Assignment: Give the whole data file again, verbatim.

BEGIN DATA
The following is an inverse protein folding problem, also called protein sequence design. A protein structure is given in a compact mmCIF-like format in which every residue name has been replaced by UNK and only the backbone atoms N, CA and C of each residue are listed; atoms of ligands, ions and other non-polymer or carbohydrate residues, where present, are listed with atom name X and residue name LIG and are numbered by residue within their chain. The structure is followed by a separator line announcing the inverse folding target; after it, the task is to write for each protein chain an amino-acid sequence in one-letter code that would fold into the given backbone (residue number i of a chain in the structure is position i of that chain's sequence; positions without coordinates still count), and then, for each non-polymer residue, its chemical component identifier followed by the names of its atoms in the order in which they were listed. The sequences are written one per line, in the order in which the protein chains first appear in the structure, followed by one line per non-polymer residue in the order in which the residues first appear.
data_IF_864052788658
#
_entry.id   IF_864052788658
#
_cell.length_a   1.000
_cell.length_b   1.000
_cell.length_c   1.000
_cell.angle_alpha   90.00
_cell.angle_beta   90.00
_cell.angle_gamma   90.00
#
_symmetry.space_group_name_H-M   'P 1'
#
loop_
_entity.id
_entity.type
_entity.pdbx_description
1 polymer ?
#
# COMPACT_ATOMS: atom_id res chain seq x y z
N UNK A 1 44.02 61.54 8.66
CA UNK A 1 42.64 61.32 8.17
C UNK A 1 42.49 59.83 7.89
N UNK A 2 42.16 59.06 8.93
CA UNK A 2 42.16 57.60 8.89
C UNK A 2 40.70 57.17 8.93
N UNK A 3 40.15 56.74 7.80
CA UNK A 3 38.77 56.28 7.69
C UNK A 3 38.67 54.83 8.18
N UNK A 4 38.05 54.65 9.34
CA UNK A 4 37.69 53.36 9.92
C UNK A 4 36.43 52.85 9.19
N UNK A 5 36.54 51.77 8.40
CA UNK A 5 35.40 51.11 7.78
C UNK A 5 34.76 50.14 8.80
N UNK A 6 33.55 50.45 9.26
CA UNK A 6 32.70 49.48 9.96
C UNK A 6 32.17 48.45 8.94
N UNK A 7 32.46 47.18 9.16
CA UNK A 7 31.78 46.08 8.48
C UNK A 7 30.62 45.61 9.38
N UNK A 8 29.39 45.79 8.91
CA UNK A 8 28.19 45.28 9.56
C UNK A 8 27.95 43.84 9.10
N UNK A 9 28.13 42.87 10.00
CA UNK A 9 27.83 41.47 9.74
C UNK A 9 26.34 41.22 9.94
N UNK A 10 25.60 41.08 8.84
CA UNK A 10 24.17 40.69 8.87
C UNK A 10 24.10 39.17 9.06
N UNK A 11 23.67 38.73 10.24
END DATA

The following is an inverse protein folding problem, also called protein sequence design. A protein structure is given in a compact mmCIF-like format in which every residue name has been replaced by UNK and only the backbone atoms N, CA and C of each residue are listed; atoms of ligands, ions and other non-polymer or carbohydrate residues, where present, are listed with atom name X and residue name LIG and are numbered by residue within their chain. The structure is followed by a separator line announcing the inverse folding target; after it, the task is to write for each protein chain an amino-acid sequence in one-letter code that would fold into the given backbone (residue number i of a chain in the structure is position i of that chain's sequence; positions without coordinates still count), and then, for each non-polymer residue, its chemical component identifier followed by the names of its atoms in the order in which they were listed. The sequences are written one per line, in the order in which the protein chains first appear in the structure, followed by one line per non-polymer residue in the order in which the residues first appear.
data_IF_864052788658
#
_entry.id   IF_864052788658
#
_cell.length_a   1.000
_cell.length_b   1.000
_cell.length_c   1.000
_cell.angle_alpha   90.00
_cell.angle_beta   90.00
_cell.angle_gamma   90.00
#
_symmetry.space_group_name_H-M   'P 1'
#
loop_
_entity.id
_entity.type
_entity.pdbx_description
1 polymer ?
#
# COMPACT_ATOMS: atom_id res chain seq x y z
N UNK A 1 44.02 61.54 8.66
CA UNK A 1 42.64 61.32 8.17
C UNK A 1 42.49 59.83 7.89
N UNK A 2 42.16 59.06 8.93
CA UNK A 2 42.16 57.60 8.89
C UNK A 2 40.70 57.17 8.93
N UNK A 3 40.15 56.74 7.80
CA UNK A 3 38.77 56.28 7.69
C UNK A 3 38.67 54.83 8.18
N UNK A 4 38.05 54.65 9.34
CA UNK A 4 37.69 53.36 9.92
C UNK A 4 36.43 52.85 9.19
N UNK A 5 36.54 51.77 8.40
CA UNK A 5 35.40 51.11 7.78
C UNK A 5 34.76 50.14 8.80
N UNK A 6 33.55 50.45 9.26
CA UNK A 6 32.70 49.48 9.96
C UNK A 6 32.17 48.45 8.94
N UNK A 7 32.46 47.18 9.16
CA UNK A 7 31.78 46.08 8.48
C UNK A 7 30.62 45.61 9.38
N UNK A 8 29.39 45.79 8.91
CA UNK A 8 28.19 45.28 9.56
C UNK A 8 27.95 43.84 9.10
N UNK A 9 28.13 42.87 10.00
CA UNK A 9 27.83 41.47 9.74
C UNK A 9 26.34 41.22 9.94
N UNK A 10 25.60 41.08 8.84
CA UNK A 10 24.17 40.69 8.87
C UNK A 10 24.10 39.17 9.06
N UNK A 11 23.67 38.73 10.24